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It's always nice to get good news from one's alma mater (instead of the usual begging letters from the development foundation). Where I went to school (University of Colorado), astronomy, planetary science, and space sciences research have always been Big Things. I did my graduate studies while serving on a team that worked with an HST instrument (the Goddard High Resolution Spectrograph), and also did some work on comet images under a Halley Watch grant. One of the folks who I overlapped with at CU is Alan Stern, now Associate Administrator of NASA's Science Mission Directorate, and an old friend. At CU he worked with the Center for Space and Geoscience Policy, before leaving to work at Southwest Research Institute. A number of other missions had CU relationships, including some involving other members of the Laboratory for Atmospheric and Space Physics (where I worked), Joint Institute for Laboratory Astrophysics (I worked there as an undergraduate), and a variety of other research institutes at CU.
Artist concepts of a Naval Observatory Proposal involving CU-Boulder to place a carpet-like radio telescope on the moon to probe the earliest structures in the universe. Image courtesy CU-Boulder, NRL
Suffice to say, I was pleased to see a press release today outlining a pair of projects that NASA and the Naval Research Laboratory has selected for further funding and development that both involve people and institutions at CU. The first is for a space observatory to find Earth-like planets in distant solar systems. The other is for a unique type of low-frequency radio telescope on the far side of the Moon. Astronomers would use it to look for some of the earliest structures in the universe. Both are very worthy projects and I'm pleased to see my home university continue its winning streak in astronomy and space science. (Read more details here.)
Both projects should give undergraduate and graduate students first-hand experience in designing instruments AND doing science, something that attracted me back to graduate school in the first place (lo these many years ago). While CU isn't the only university that gets these grants and makes opportunities available, it has been a leader for many years in this area. I can't think of Duane Physics tower or the LASP building or the JILA towers without remembering all the really smart, really great scientists who came out of those labs and who are making solid scientific contributions today. There are whole new generations of instruments and projects waiting for new generations of student scientists. And that's good news for science and for old alums like me.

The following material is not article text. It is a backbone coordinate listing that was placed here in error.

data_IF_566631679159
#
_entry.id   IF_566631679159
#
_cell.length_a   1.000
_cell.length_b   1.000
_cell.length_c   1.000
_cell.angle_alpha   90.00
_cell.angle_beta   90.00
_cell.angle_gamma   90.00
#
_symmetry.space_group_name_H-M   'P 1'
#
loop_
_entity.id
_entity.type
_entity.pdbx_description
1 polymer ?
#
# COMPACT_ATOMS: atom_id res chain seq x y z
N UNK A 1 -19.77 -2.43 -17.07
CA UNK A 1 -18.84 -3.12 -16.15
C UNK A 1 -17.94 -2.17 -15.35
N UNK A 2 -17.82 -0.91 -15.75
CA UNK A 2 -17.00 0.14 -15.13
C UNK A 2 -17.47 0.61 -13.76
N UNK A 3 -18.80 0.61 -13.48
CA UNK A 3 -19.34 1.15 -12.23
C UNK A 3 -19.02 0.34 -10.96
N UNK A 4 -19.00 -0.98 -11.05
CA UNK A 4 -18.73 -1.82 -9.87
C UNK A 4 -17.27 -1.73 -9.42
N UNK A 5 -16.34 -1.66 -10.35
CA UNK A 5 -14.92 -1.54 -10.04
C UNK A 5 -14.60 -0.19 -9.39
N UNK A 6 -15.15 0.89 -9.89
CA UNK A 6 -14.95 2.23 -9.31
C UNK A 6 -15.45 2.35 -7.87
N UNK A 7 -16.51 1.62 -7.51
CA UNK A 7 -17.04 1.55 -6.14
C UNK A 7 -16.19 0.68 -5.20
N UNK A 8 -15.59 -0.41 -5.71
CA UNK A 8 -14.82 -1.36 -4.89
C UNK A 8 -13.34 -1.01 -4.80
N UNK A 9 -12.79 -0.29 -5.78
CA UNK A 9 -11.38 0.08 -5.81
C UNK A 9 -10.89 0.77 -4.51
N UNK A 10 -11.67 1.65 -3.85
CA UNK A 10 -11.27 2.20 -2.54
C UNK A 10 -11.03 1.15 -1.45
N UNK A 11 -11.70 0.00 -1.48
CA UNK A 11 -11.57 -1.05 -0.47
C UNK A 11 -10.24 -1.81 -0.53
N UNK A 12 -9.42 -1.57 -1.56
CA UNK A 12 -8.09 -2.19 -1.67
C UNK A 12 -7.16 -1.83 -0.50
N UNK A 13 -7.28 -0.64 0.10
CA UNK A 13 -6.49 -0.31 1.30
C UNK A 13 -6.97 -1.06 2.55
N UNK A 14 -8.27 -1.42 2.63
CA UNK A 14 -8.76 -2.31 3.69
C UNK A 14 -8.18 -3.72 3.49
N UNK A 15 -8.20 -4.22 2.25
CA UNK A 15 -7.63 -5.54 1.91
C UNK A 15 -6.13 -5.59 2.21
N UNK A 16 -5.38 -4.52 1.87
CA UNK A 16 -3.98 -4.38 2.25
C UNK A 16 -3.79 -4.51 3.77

Up until a couple of days ago we were shivering under some pretty cold temps up here in New England. The other night we took the trash out and it was about 10 below zero (F)—cold enough to literally take your breath away. The sky was quite clear that night, and the stars were stunningly beautiful. Mars was like a red beacon...
The next day I walked out to get the mail and noticed the ice in the driveway. It reminded me of pictures I'd seen of ice fields on the worlds of the outer solar system. Out there ice doesn't so much melt off the surfaces of those worlds, but it sublimates—it turns from ice crystals into a gas without going through that pesky liquid phase we see here on Earth.
Oh, there is liquid water out there at the outer worlds. At least, that's the working hypothesis deduced from various observations. And, how else do you explain what looks like deposits of fresh ice that have somehow oozed up through cracks on the surfaces of places like Enceladus, Europa and Pluto's moon Charon? It's only a matter of time before the existence of all those cold oceans are confirmed. And, when I read about them, I can certainly sympathize with the idea of cold—especially after the bitterly cold weather we had last week. However, I am reminded that 10 below zero here on Earth would be a pretty warm day on Mars or Enceladus or Tethys or Pluto or Charon— so we have it pretty good here at home.
Speaking of cold and ice and outer solar system, here's the latest installment of my ongoing vodcast series. It features an observation made at Gemini Observatory that I wrote about a few months ago, and an image I worked on with the PR folks at Gemini. Come on—let's go visit some ice worlds!
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